“Am I amiss, or is this merely a change in numbers?” said Blue Beard inquisitively.
“Blue Beard is right,” I said. “This is another popular failure. A change in allele frequency is NOT an evolutionary change because it is not a genetic change. It’s a statistical change.”
“It’s a change in the genes!” said Carl. “It’s a change in the gene frequency.”
“No,” I replied. “It’s not a change in the genes, it’s a change in the statistics. That’s why it’s called a change in allele FREQUENCY and not a change in ALLELES. The population didn’t gain any new genetic information. Just like Blue Beard pointed out- light and dark moths when we started, and light and dark moths when we ended. There’s not even a new variety of moth.”
“Yeah, Carl,” said Blue Beard somewhat agitated. “I thought we was supposed to be explaining where new kinds of things come from in the first place. You want to tell us how changing how many peppered moths you got explains where peppered moths come from in the first place?”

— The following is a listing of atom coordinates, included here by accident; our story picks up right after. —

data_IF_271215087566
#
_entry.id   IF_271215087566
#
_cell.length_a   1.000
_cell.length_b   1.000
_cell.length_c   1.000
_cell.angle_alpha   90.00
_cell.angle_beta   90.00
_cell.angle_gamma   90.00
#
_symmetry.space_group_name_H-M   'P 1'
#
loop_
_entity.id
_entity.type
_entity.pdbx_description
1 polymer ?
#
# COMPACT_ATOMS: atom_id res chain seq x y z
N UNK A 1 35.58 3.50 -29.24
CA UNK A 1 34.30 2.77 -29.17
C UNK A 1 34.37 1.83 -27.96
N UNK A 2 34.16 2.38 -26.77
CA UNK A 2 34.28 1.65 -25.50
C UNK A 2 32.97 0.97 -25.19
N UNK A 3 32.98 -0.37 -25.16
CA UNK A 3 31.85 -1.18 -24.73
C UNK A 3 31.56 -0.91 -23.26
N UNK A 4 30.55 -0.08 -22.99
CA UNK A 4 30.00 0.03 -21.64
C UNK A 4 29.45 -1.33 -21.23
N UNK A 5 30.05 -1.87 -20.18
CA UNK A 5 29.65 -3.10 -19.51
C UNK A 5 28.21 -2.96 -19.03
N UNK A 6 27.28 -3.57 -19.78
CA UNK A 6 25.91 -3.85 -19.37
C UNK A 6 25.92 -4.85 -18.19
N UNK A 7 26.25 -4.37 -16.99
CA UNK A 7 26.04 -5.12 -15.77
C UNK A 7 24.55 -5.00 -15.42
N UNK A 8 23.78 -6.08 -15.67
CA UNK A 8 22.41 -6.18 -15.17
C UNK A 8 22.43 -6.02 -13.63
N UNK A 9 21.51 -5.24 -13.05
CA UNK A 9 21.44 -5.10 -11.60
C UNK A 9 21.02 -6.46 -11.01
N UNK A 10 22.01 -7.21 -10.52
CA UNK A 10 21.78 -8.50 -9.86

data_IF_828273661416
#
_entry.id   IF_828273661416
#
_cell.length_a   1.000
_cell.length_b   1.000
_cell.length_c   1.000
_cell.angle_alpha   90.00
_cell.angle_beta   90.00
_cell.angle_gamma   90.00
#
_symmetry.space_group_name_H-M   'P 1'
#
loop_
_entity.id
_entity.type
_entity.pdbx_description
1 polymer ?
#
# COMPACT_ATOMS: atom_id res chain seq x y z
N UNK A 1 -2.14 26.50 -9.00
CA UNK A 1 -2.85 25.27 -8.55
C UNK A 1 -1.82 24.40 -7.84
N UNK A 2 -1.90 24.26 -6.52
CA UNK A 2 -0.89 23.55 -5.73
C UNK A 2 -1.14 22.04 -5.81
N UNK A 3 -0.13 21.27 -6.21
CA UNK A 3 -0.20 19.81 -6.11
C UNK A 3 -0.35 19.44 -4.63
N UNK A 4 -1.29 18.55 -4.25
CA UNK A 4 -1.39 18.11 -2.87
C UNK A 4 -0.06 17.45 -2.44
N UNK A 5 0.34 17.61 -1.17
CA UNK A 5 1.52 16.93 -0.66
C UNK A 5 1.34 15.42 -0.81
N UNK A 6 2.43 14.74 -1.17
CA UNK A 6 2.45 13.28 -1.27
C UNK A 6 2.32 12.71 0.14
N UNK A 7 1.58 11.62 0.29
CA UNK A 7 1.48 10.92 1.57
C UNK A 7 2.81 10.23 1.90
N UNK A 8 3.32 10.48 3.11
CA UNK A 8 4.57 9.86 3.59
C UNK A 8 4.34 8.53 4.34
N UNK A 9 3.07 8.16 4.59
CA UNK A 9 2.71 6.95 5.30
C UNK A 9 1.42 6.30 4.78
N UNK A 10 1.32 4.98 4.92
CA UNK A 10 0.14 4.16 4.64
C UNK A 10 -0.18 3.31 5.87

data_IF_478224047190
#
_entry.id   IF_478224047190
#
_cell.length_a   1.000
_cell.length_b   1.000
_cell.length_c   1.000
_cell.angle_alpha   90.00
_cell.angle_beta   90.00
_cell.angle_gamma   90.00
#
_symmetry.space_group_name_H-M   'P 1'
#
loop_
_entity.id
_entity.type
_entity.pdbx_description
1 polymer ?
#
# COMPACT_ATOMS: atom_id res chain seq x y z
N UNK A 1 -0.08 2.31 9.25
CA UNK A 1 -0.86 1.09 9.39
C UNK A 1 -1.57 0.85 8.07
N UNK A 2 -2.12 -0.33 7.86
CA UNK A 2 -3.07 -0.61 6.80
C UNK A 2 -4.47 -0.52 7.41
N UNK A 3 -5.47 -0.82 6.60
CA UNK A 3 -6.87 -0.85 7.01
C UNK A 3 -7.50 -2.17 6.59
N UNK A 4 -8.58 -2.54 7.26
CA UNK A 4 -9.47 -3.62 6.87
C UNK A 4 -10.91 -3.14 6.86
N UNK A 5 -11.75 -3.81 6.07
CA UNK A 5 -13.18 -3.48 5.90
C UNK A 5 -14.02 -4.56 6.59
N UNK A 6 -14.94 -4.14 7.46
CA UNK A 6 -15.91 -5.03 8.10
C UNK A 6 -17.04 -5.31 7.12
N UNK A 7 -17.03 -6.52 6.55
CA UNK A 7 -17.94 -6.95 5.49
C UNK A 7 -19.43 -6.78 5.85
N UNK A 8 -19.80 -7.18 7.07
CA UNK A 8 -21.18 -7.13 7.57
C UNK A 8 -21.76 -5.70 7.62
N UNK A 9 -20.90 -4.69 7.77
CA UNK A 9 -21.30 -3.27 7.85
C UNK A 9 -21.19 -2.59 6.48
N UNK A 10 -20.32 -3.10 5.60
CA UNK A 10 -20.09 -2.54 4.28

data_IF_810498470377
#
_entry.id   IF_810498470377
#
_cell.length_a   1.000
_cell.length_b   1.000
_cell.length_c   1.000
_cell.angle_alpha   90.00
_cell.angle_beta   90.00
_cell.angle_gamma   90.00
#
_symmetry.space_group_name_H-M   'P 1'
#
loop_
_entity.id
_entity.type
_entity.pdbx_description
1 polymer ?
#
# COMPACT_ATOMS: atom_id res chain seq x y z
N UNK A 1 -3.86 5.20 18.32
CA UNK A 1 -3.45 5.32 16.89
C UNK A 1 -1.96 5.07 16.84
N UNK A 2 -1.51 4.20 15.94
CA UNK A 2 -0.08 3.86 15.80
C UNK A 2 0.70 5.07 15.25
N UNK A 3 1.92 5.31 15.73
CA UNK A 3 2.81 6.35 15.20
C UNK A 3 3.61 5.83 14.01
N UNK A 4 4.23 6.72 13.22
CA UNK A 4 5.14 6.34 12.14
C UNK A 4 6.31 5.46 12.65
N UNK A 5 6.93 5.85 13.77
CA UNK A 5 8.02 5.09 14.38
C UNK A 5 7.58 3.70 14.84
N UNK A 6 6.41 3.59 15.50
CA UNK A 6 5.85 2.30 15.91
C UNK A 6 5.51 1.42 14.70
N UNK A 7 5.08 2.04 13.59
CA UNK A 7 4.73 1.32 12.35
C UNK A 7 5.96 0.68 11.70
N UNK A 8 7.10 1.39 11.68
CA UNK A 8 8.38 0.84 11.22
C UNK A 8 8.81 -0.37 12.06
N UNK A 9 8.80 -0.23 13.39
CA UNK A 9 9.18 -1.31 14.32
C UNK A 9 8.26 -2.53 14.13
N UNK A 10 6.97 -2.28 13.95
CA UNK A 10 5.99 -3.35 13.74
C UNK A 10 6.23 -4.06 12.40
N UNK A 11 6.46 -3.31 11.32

“Well, it’s not entirely meant to…” began Carl, looking a little sheepish.
“Then why did you bring it up you daft bilge-rat!” shouted Blue Beard. “Didn’t we say not but a few minutes ago that this Evolution business is supposed to explain the origin of plant and animal kinds? And you go bringing up census information?”
“It’s a very popular definition!” answered Carl. “It’s in biology textbooks! Perhaps you guys simply don’t understand.”
“Carl,” said Bill calmly. “Does or does not your textbook use the peppered moths as an example of a change in allele frequency?”
“And did or did not I explain accurately what the book says about the peppered moths?”